Great Spotted Woodpecker - Dendrocopos Major

Great Spotted Woodpecker
(click to enlarge)
Identification
The Great Spotted Woodpecker is a pied woodpecker, with a large white shoulder patch and scarlet underneath the tail.

The head is black and white: black crown and nape, white forehead, cheeks, and throat. The back, wings and tail are black, except for the white shoulder patch. The underparts are whitish-buff with red
underneath the tail (vent). The sexes are similar except that the male has a red patch on the nape. The male Great Spotted Woodpecker is renown for drumming its bill on a branch. Their contact call is a loud "chick" sound.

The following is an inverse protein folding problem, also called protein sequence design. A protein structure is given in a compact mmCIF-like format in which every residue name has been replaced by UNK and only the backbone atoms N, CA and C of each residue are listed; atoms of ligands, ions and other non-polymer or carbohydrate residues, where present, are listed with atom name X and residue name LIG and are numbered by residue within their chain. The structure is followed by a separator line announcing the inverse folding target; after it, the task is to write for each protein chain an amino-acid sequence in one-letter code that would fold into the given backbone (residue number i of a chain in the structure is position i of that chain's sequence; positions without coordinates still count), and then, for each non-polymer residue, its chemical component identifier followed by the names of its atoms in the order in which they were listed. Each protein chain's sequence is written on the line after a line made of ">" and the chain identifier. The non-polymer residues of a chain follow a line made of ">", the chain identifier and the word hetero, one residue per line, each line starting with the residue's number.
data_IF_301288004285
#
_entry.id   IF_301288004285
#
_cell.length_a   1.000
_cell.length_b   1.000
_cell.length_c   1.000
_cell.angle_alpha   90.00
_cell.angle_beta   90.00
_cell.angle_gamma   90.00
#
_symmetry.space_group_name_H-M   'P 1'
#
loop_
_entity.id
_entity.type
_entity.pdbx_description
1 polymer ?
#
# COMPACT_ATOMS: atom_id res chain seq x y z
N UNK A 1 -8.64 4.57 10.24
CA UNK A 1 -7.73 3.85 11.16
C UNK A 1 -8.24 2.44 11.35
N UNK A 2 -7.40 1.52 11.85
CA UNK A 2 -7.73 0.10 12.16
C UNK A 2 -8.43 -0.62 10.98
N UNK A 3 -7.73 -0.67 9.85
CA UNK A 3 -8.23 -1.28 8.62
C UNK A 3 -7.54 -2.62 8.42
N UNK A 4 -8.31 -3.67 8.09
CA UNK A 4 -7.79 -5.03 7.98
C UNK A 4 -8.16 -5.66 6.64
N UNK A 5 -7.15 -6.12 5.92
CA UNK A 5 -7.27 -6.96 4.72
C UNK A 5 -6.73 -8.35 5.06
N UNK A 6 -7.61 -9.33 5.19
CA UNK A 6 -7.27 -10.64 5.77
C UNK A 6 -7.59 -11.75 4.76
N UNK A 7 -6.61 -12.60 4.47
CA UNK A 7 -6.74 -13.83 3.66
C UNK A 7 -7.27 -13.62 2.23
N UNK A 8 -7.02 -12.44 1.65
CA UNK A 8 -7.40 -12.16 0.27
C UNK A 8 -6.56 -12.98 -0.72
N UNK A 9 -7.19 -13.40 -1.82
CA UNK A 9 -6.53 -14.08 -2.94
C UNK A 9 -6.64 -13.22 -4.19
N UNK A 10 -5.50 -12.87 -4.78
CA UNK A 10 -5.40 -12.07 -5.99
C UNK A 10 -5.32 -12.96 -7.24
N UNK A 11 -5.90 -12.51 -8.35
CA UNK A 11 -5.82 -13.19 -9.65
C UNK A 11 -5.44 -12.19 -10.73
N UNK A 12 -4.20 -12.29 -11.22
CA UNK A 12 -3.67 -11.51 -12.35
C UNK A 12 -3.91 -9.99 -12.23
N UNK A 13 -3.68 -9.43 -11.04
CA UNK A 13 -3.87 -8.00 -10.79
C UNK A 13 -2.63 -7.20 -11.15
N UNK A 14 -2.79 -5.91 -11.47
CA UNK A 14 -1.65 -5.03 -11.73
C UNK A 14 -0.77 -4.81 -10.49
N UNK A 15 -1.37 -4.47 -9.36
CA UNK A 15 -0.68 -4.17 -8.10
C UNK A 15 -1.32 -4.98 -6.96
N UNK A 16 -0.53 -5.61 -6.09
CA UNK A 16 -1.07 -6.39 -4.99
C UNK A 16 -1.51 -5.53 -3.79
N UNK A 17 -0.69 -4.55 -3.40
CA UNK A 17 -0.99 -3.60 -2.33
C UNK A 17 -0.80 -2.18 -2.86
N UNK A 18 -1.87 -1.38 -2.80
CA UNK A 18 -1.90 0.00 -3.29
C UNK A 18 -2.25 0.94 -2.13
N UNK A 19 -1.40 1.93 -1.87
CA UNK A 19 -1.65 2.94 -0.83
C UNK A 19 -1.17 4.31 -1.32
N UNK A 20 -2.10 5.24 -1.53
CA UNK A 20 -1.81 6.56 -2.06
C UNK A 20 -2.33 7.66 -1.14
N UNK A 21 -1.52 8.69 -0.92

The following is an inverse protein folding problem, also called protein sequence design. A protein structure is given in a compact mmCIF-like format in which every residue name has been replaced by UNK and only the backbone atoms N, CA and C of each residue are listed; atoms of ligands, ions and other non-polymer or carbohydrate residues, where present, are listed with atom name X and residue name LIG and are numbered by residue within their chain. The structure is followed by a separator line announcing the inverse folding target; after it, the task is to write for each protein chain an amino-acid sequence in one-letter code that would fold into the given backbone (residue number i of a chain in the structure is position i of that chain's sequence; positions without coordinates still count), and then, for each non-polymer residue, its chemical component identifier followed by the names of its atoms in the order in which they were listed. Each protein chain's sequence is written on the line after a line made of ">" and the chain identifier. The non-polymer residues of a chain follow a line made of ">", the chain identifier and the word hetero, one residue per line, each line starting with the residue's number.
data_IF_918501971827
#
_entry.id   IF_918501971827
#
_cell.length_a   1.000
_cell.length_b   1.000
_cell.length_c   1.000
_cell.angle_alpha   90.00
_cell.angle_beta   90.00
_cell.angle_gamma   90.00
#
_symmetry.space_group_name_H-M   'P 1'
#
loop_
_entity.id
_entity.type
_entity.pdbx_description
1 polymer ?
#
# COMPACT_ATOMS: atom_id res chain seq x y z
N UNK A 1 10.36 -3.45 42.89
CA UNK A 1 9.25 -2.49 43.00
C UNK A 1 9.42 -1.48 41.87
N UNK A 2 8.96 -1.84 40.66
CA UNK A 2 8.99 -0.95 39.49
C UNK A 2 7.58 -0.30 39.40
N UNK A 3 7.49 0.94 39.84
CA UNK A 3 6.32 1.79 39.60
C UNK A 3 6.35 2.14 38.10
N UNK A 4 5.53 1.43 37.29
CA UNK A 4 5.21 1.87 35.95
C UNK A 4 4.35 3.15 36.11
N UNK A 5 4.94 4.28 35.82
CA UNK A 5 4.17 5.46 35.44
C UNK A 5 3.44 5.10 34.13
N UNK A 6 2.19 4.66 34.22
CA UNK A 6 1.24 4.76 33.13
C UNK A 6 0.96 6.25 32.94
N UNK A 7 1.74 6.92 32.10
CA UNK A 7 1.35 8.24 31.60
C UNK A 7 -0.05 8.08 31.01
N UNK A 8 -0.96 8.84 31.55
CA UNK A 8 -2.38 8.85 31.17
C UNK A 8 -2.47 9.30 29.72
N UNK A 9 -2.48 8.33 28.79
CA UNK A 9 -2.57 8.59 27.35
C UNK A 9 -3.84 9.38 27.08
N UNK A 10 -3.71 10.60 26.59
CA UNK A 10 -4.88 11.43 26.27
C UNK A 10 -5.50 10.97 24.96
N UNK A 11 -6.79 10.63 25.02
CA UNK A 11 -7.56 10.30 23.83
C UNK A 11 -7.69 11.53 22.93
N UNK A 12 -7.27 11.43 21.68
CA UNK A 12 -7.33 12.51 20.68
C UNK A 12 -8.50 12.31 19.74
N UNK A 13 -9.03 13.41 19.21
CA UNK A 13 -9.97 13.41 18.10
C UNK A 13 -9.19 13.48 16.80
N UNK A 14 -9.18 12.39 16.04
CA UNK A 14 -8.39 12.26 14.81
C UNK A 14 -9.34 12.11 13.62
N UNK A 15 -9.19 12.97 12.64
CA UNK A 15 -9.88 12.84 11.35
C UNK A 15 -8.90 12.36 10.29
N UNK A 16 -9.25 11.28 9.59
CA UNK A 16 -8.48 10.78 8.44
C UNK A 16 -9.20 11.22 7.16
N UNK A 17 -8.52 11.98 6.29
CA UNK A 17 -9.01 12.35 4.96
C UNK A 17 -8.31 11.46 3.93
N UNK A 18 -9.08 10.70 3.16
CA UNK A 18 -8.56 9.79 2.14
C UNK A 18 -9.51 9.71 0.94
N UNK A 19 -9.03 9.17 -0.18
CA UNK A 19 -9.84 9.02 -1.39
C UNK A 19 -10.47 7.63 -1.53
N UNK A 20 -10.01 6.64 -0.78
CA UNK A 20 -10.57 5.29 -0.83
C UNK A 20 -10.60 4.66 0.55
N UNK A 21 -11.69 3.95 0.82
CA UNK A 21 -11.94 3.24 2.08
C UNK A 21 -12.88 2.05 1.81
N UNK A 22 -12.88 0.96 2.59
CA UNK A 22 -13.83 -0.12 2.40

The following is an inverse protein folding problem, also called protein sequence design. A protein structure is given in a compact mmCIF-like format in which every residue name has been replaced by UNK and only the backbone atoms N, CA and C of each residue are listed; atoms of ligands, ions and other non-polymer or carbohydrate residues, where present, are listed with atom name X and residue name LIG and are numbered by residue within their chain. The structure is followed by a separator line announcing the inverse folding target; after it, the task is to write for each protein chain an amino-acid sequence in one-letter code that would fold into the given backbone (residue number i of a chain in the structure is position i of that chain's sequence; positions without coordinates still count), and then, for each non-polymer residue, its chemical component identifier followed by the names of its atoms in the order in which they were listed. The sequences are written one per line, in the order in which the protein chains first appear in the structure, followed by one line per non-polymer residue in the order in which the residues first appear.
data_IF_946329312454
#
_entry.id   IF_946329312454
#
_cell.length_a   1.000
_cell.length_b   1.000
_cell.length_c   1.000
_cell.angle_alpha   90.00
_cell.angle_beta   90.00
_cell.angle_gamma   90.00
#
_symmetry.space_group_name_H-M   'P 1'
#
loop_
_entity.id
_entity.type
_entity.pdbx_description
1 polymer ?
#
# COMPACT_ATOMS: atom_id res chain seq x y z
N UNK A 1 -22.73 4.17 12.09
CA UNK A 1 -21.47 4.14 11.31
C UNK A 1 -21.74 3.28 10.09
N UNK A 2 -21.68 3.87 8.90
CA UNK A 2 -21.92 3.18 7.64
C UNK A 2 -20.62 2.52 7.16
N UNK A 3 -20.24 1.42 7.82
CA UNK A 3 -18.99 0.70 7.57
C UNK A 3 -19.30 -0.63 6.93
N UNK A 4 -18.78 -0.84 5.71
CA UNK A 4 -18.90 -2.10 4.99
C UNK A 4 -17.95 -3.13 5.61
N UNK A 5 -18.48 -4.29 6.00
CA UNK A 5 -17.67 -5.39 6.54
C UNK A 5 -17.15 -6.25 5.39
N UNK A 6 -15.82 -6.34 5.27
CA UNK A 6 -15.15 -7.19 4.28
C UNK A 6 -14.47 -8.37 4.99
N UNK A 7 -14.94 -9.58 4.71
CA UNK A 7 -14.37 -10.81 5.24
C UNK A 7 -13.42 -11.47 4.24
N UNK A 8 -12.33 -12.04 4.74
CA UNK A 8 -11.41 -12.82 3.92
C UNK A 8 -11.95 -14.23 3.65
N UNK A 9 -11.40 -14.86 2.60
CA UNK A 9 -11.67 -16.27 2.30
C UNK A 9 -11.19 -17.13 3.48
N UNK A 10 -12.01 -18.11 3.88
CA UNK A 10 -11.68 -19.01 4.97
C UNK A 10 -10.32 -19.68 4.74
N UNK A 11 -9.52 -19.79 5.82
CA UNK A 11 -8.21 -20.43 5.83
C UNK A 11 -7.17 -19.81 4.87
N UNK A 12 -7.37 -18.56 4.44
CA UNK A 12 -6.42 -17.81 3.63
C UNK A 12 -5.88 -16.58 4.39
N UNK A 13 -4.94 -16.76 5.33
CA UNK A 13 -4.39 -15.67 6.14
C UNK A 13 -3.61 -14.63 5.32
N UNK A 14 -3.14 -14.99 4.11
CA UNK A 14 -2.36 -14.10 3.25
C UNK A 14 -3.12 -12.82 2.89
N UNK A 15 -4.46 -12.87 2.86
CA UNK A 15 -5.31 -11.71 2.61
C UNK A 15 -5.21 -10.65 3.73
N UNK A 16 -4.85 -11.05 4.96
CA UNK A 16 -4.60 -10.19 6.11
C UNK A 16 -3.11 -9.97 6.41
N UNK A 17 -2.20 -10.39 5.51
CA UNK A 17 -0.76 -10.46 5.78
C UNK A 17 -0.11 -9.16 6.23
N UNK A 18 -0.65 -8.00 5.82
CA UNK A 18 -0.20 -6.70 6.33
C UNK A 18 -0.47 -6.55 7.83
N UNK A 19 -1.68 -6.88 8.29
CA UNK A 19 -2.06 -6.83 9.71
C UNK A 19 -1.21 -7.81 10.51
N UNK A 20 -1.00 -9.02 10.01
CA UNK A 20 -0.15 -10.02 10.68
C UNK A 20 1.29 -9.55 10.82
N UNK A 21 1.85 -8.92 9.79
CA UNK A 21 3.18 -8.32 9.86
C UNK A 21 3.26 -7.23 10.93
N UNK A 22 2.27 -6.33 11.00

Nesting
The nest is a chamber in a tree which is chiselled out by both birds. Breeding starts mid to late April and consists of a single clutch of 3-8 eggs.

Food
Woodpeckers probe tree trunks for insects and larvae, but also feed on nuts and berries (in the winter). Increasingly, Great Spotted Woodpeckers are feeding from peanut feeders in gardens.

Many thanks to British Garden Birds for the information on this page.